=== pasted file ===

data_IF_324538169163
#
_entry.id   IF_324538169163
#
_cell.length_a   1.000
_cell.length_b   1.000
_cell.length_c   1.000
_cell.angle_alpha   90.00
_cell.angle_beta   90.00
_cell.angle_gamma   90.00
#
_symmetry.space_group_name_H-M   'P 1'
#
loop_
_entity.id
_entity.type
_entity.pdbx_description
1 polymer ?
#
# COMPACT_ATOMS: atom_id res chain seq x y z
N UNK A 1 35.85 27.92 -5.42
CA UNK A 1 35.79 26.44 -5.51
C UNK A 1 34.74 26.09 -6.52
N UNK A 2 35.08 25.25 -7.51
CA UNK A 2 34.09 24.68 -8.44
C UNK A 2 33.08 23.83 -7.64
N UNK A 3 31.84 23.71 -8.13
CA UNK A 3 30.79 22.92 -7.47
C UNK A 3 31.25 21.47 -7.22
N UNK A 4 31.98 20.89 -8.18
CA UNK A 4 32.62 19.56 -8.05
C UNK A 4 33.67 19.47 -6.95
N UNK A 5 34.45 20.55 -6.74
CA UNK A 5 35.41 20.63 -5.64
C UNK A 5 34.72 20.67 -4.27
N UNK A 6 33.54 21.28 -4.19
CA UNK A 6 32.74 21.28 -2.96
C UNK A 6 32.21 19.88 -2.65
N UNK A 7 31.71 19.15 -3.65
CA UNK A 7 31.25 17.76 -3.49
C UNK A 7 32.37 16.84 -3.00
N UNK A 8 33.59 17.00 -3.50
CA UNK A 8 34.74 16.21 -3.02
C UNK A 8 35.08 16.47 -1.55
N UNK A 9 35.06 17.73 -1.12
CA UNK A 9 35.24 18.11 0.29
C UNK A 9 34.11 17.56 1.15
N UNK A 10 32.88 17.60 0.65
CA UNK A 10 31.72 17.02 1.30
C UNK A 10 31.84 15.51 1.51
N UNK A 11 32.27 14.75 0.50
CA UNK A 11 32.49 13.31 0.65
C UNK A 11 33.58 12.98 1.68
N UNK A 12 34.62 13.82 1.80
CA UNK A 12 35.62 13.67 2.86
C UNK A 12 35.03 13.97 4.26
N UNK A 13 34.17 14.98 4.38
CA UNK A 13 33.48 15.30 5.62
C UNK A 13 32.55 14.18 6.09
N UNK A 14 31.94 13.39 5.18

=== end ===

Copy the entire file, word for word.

data_IF_324538169163
#
_entry.id   IF_324538169163
#
_cell.length_a   1.000
_cell.length_b   1.000
_cell.length_c   1.000
_cell.angle_alpha   90.00
_cell.angle_beta   90.00
_cell.angle_gamma   90.00
#
_symmetry.space_group_name_H-M   'P 1'
#
loop_
_entity.id
_entity.type
_entity.pdbx_description
1 polymer ?
#
# COMPACT_ATOMS: atom_id res chain seq x y z
N UNK A 1 35.85 27.92 -5.42
CA UNK A 1 35.79 26.44 -5.51
C UNK A 1 34.74 26.09 -6.52
N UNK A 2 35.08 25.25 -7.51
CA UNK A 2 34.09 24.68 -8.44
C UNK A 2 33.08 23.83 -7.64
N UNK A 3 31.84 23.71 -8.13
CA UNK A 3 30.79 22.92 -7.47
C UNK A 3 31.25 21.47 -7.22
N UNK A 4 31.98 20.89 -8.18
CA UNK A 4 32.62 19.56 -8.05
C UNK A 4 33.67 19.47 -6.95
N UNK A 5 34.45 20.55 -6.74
CA UNK A 5 35.41 20.63 -5.64
C UNK A 5 34.72 20.67 -4.27
N UNK A 6 33.54 21.28 -4.19
CA UNK A 6 32.74 21.28 -2.96
C UNK A 6 32.21 19.88 -2.65
N UNK A 7 31.71 19.15 -3.65
CA UNK A 7 31.25 17.76 -3.49
C UNK A 7 32.37 16.84 -3.00
N UNK A 8 33.59 17.00 -3.50
CA UNK A 8 34.74 16.21 -3.02
C UNK A 8 35.08 16.47 -1.55
N UNK A 9 35.06 17.73 -1.12
CA UNK A 9 35.24 18.11 0.29
C UNK A 9 34.11 17.56 1.15
N UNK A 10 32.88 17.60 0.65
CA UNK A 10 31.72 17.02 1.30
C UNK A 10 31.84 15.51 1.51
N UNK A 11 32.27 14.75 0.50
CA UNK A 11 32.49 13.31 0.65
C UNK A 11 33.58 12.98 1.68
N UNK A 12 34.62 13.82 1.80
CA UNK A 12 35.62 13.67 2.86
C UNK A 12 35.03 13.97 4.26
N UNK A 13 34.17 14.98 4.38
CA UNK A 13 33.48 15.30 5.62
C UNK A 13 32.55 14.18 6.09
N UNK A 14 31.94 13.39 5.18